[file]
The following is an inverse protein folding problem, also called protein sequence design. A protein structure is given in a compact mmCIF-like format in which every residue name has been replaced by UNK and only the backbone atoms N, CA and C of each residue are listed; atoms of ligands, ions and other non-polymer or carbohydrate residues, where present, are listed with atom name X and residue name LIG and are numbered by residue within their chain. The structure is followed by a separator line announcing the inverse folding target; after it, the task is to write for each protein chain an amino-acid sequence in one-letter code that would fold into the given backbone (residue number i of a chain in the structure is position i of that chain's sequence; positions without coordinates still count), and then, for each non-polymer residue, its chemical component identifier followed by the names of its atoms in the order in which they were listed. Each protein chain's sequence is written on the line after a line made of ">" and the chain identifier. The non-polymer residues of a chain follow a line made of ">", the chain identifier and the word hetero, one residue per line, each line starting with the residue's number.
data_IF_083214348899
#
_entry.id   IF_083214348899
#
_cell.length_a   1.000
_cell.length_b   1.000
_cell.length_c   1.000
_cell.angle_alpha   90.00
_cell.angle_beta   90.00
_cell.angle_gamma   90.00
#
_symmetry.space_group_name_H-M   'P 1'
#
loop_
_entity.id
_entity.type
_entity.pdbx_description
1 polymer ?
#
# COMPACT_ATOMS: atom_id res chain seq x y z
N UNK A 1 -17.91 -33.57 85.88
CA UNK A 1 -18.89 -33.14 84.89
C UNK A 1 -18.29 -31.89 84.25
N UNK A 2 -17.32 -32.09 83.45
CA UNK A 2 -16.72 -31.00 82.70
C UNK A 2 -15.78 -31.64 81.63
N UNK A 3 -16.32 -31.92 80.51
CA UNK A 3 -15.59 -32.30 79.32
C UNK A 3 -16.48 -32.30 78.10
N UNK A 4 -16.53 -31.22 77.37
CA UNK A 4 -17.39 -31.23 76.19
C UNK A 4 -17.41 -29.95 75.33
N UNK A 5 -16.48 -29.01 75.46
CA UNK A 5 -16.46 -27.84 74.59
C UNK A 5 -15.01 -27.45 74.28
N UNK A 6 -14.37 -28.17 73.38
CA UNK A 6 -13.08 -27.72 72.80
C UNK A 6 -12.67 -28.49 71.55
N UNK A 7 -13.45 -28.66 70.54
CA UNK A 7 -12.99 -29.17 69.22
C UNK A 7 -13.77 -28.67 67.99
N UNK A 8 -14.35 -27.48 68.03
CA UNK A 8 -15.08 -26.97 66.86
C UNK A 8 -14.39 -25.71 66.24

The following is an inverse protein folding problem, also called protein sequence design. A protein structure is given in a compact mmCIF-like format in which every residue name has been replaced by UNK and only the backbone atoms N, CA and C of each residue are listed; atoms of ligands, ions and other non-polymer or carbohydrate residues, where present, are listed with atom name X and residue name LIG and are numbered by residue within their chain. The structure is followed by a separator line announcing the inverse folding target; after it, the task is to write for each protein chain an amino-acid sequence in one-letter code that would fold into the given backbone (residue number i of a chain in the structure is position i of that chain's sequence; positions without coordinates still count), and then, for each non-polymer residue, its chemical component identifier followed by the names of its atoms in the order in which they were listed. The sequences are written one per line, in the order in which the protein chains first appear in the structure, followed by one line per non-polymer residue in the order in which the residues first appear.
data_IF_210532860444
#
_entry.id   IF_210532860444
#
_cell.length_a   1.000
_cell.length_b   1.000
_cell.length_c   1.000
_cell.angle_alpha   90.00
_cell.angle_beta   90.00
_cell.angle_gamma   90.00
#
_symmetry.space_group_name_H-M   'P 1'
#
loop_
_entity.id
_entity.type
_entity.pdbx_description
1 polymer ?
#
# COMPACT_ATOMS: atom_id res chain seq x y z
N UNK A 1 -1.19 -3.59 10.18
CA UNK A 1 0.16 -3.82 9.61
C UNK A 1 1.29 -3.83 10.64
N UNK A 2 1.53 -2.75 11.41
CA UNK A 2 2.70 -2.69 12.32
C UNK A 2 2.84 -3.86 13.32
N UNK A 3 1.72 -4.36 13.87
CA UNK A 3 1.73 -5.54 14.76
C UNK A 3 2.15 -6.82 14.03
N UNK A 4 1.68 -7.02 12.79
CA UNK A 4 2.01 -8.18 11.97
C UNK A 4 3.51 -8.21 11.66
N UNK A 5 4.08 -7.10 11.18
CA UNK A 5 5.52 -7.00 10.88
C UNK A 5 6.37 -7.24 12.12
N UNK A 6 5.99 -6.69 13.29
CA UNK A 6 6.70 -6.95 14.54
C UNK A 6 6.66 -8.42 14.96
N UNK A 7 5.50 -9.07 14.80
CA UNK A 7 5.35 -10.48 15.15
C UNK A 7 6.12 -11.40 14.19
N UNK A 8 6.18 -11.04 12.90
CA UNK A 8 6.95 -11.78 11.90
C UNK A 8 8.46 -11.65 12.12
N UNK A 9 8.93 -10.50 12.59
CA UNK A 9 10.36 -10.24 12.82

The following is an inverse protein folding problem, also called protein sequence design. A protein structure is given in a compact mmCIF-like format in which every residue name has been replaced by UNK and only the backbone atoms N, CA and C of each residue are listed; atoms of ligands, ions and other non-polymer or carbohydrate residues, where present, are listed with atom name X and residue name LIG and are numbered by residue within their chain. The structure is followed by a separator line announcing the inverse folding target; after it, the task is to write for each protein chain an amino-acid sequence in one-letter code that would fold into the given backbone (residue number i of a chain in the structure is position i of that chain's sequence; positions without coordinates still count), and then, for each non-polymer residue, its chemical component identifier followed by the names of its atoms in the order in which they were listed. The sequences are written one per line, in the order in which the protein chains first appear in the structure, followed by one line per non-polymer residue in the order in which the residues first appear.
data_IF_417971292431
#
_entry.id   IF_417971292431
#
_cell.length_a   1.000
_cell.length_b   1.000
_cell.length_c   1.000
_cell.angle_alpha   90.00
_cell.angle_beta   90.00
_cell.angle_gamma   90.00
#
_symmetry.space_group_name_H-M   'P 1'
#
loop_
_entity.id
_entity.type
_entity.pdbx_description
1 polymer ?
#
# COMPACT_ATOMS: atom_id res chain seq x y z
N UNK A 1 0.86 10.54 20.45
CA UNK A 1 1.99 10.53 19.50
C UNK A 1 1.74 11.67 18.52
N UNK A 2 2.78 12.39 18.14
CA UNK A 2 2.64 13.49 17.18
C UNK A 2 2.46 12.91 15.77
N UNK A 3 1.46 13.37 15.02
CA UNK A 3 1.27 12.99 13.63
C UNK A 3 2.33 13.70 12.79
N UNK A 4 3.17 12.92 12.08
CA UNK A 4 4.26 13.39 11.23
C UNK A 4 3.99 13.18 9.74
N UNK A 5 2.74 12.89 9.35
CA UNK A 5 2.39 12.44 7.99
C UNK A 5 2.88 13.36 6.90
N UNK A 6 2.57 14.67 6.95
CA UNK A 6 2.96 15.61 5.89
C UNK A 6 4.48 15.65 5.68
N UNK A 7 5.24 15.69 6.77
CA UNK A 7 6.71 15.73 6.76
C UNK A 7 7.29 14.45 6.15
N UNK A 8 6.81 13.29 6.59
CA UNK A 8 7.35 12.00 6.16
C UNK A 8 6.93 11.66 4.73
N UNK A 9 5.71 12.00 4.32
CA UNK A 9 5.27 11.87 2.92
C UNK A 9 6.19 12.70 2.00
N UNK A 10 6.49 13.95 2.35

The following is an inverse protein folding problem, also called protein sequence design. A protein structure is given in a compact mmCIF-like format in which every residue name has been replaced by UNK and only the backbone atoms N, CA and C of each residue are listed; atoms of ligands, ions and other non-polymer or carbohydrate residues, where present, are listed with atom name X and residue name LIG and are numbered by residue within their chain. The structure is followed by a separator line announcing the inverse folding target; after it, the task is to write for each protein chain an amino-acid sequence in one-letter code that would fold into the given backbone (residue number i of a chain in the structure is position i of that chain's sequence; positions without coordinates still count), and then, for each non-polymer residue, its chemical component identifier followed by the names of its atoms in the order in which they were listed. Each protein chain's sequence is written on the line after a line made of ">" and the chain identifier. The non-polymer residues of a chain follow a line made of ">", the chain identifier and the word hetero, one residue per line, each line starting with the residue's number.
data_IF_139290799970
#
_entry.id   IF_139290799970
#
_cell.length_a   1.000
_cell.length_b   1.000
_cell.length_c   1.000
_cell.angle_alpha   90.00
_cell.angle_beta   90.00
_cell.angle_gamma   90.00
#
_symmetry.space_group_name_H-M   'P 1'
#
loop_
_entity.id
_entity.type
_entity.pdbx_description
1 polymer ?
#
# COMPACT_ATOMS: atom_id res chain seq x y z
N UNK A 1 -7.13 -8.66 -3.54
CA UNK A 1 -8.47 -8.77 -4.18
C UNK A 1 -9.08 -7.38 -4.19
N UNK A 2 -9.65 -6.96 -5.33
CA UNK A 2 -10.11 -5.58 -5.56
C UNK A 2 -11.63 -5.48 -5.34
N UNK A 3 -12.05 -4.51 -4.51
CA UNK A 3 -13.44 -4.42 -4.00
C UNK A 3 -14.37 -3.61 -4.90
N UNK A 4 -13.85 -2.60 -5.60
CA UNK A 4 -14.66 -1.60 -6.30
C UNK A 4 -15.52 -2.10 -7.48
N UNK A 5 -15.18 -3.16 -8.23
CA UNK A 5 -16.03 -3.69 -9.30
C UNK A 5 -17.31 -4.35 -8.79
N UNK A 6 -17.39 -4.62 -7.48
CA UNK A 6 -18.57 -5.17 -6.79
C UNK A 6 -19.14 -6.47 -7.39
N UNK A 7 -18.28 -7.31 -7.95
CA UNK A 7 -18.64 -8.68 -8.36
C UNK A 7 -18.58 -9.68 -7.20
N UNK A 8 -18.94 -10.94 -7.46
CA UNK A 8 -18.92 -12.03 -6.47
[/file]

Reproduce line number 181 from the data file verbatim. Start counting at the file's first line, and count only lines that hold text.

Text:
N UNK A 7 -18.28 -7.31 -7.95